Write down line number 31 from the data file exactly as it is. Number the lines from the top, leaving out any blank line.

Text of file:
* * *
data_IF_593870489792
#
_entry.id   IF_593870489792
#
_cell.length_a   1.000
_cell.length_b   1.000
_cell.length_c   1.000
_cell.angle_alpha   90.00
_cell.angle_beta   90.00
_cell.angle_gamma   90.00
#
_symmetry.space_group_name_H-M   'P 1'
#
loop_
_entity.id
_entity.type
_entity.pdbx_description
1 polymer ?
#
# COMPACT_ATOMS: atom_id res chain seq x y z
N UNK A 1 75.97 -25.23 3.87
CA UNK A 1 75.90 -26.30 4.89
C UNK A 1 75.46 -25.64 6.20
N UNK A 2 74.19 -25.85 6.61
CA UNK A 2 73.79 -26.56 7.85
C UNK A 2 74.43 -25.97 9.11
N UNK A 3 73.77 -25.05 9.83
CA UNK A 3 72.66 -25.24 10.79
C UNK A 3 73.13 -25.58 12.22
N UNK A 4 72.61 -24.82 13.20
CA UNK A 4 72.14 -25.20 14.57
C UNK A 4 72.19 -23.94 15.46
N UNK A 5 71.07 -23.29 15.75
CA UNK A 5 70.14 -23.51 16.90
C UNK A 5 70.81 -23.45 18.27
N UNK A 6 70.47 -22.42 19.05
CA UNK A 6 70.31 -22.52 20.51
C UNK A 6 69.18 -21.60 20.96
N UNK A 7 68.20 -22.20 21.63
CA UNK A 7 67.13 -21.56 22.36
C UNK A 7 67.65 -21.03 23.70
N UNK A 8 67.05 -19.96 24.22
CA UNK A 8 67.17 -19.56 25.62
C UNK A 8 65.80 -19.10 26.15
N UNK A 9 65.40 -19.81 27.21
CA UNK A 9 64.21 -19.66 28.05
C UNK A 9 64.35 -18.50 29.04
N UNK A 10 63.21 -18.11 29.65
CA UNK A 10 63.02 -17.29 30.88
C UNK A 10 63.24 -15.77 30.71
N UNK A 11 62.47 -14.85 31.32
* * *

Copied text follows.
CA UNK A 4 72.14 -25.20 14.57